Sunday, June 3, 2012

Concentration of Gold Ores - a Key to Reducing Mercury Use in Artisanal and Small Scale Gold Mining

In artisanal gold mining, mercury is essentially used to concentrate the gold. It does this by bonding with the gold to form a heavy amalgam that is then easily separated from the other minerals. It follows therefore, that if mercury is used as a mechanism of concentration, producing concentrates of gold ores through other means can enable reduction or even elimination of mercury use. In other words, a good process of concentration can replace mercury and lead to big environmental and health improvements.

Concentrating gold ores before applying mercury greatly reduces the mass of material that comes into contact with mercury. This reduces the amount of material that becomes contaminated and also the amount of mercury that is required to be applied. And of course, if concentration is done with sufficient sophistication and knowledge, mercury is not needed at all.

As an important first step along the way to eliminating mercury, concentrating avoids a worst practice called whole-ore-amalgamation, where mercury is brought into contact with 100% or the ore and losses of mercury to the environment can be very high - as high as 50 parts mercury for every part gold produced (more often ranging from 20:1 to 4:1). Simple concentration methods reduce the amount of mercury required for amalgamation to roughly 1 part mercury per 1 part of gold recovered. A vast improvement. Better yet, almost all of the mercury that is applied to a good concentrate ends up in the gold-mercury amalgam and if this mercury is recycled, for example by using a retort, losses can be further decreased by an additional 95%. Operating in this way, only 1 part mercury is used for each 20 parts of gold produced.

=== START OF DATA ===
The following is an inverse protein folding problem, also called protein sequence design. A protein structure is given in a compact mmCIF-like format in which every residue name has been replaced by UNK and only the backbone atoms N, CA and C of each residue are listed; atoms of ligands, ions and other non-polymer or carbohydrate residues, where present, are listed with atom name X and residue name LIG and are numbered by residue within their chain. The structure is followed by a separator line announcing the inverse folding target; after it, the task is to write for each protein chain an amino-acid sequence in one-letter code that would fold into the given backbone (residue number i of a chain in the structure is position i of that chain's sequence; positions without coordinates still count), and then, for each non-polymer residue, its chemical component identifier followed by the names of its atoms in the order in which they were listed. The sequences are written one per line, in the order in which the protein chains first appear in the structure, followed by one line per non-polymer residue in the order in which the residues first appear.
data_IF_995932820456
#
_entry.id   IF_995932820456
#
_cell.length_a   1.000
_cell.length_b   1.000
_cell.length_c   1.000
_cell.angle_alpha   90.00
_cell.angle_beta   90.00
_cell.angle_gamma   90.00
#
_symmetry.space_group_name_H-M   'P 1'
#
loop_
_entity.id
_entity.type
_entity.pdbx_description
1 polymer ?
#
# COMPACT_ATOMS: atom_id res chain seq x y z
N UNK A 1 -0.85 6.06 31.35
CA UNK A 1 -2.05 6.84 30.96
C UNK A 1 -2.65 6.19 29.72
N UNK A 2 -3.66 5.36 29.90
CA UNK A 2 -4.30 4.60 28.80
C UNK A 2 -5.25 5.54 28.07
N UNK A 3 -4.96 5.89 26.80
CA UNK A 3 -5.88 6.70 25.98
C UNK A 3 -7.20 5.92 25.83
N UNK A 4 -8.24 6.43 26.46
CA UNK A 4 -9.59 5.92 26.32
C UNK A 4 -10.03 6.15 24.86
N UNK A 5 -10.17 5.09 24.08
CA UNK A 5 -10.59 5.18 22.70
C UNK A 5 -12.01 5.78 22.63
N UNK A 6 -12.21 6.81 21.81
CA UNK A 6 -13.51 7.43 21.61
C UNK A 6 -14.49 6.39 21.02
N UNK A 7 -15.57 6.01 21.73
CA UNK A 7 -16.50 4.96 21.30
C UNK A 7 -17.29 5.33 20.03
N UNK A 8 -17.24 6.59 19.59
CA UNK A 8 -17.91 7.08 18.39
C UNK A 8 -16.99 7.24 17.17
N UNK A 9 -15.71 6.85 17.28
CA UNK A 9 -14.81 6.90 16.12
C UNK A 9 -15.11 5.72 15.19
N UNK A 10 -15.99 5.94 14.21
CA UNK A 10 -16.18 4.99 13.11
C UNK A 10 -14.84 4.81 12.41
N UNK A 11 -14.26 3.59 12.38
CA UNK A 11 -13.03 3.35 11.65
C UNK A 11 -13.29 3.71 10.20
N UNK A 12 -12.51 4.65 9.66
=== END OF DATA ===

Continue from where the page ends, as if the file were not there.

That is hundreds of times less mercury used and lost to the environment

Common methods of concentration that are, to a variable degree, accessible to artisanal and small scale gold miners are: panning, magnets, sluicing, spirals, vortexes, centrifuges, shaking tables, and flotation - in increasing order of complexity and cost.

Choosing a technology to produce a concentrate depends on the type of ore, access to capital, and having the knowledge and organisational skills with which to acquire and operate the equipment. Access to capital and expertise is often affected by legal status – with illegal or informal status being a significant barrier for miners to acquire and operate better equipment, and by extension a barrier to eliminate the use of mercury.

There is no doubt that helping artisanal miners gain access to the equipment and knowledge required to adequately concentrate their gold ores will help them reduce and ultimately eliminate the use of mercury. Technically speaking, replacing mercury with other processes of concentration can certainly be done. It is in fact, exactly what the large scale mining sector has done over the last decades. 

They used to use mercury and now they don't - and they get more gold without it